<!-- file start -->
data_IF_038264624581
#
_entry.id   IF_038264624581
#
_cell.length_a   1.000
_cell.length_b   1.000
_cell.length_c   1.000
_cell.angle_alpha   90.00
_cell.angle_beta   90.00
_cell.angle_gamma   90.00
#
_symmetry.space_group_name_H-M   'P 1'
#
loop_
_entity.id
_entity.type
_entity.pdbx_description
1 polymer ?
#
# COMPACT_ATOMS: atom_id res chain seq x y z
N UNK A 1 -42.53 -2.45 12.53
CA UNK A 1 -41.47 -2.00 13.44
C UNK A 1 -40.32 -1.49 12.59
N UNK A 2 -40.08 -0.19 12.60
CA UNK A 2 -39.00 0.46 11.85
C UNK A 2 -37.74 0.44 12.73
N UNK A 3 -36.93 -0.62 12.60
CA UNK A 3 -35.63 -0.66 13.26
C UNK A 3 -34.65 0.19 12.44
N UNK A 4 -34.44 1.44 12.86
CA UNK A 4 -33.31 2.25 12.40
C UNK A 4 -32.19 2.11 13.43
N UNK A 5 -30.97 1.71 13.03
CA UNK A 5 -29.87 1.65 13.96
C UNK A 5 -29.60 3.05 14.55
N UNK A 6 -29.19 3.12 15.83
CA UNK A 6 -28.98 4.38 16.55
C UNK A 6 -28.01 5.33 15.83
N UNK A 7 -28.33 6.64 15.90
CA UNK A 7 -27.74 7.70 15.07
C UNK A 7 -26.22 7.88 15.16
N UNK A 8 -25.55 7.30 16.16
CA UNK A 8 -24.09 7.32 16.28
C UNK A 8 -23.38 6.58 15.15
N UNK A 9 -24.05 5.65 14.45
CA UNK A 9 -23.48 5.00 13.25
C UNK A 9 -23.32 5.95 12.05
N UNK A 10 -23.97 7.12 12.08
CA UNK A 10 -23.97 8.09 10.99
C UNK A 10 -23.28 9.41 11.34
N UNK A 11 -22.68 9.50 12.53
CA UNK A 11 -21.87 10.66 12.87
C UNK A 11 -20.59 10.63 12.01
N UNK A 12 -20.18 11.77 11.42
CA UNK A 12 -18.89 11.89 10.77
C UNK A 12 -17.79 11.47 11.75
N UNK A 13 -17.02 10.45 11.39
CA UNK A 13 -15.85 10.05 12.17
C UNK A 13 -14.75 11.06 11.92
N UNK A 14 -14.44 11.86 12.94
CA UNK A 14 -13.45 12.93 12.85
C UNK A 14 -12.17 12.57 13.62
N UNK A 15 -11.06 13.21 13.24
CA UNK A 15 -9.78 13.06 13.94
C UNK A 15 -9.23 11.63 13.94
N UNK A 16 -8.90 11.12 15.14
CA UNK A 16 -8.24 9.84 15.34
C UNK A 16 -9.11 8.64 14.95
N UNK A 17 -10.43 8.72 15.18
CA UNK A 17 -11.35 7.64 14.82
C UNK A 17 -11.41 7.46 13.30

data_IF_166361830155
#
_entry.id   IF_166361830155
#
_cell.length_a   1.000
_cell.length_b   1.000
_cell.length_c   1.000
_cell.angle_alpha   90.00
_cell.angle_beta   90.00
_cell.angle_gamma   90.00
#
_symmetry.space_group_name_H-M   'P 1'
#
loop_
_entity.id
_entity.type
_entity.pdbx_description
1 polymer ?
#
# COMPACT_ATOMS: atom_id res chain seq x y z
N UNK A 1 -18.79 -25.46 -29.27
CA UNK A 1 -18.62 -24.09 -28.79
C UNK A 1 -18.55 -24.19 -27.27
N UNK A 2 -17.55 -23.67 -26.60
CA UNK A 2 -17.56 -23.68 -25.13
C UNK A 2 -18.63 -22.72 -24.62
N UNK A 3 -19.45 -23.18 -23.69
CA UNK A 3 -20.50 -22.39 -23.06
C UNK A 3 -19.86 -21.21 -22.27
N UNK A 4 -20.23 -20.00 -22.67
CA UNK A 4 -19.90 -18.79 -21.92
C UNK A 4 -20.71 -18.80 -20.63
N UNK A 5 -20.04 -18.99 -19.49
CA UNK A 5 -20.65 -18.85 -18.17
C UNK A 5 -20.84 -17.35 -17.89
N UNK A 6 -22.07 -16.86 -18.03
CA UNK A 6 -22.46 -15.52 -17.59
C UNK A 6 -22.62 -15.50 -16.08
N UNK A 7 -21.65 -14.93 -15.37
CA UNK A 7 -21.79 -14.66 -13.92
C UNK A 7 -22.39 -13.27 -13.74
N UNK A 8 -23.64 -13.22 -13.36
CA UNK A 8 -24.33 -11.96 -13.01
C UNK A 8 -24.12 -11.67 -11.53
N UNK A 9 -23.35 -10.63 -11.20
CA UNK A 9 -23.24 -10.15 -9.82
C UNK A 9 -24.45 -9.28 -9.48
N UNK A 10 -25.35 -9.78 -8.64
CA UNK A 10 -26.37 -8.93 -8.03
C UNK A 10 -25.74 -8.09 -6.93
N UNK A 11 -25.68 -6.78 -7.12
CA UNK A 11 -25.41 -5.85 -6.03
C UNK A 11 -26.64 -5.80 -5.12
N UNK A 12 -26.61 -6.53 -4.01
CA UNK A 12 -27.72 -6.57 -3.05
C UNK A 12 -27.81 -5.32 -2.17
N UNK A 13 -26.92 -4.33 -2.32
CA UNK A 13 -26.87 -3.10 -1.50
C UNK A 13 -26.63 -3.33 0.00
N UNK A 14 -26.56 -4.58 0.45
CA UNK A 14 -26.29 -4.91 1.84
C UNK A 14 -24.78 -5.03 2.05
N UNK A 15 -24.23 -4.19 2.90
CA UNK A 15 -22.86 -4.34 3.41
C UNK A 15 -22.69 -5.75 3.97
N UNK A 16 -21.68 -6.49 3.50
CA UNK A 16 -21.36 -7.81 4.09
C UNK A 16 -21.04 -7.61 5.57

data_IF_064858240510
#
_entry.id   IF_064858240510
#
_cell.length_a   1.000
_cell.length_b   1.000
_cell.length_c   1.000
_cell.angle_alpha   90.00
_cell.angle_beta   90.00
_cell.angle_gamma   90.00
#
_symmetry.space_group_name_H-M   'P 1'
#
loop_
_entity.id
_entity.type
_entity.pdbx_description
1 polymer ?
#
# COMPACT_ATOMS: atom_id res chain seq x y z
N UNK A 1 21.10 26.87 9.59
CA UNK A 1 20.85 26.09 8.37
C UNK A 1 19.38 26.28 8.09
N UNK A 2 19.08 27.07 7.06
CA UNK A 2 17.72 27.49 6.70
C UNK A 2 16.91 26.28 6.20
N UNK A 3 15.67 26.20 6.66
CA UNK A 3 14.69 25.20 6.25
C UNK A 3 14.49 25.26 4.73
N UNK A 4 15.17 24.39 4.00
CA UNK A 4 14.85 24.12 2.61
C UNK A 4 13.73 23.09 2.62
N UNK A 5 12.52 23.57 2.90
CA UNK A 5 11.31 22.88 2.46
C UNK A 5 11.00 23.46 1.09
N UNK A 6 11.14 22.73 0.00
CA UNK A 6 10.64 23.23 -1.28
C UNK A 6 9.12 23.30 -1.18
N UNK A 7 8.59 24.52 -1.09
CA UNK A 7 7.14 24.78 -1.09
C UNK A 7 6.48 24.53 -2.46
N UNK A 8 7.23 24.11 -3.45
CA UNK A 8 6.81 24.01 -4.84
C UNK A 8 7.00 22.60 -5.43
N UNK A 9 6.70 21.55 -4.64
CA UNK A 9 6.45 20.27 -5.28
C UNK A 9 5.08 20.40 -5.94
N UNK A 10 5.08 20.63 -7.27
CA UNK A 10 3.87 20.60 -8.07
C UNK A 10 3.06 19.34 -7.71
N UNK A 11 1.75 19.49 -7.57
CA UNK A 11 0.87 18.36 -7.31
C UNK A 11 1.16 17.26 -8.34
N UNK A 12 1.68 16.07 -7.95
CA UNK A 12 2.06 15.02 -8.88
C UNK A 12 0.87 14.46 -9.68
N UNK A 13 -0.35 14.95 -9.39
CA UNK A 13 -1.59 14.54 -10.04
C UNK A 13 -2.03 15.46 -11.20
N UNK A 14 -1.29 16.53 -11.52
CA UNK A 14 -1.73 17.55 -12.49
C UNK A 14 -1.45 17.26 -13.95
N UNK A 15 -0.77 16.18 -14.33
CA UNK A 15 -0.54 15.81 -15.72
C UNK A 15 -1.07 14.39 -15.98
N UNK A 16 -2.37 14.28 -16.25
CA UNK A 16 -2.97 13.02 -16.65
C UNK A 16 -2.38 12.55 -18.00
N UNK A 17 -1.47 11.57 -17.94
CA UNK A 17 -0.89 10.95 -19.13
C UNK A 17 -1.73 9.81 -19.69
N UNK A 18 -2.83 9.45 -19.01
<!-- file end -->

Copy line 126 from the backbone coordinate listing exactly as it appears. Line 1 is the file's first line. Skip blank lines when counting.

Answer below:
CA UNK A 12 -27.72 -6.57 -3.05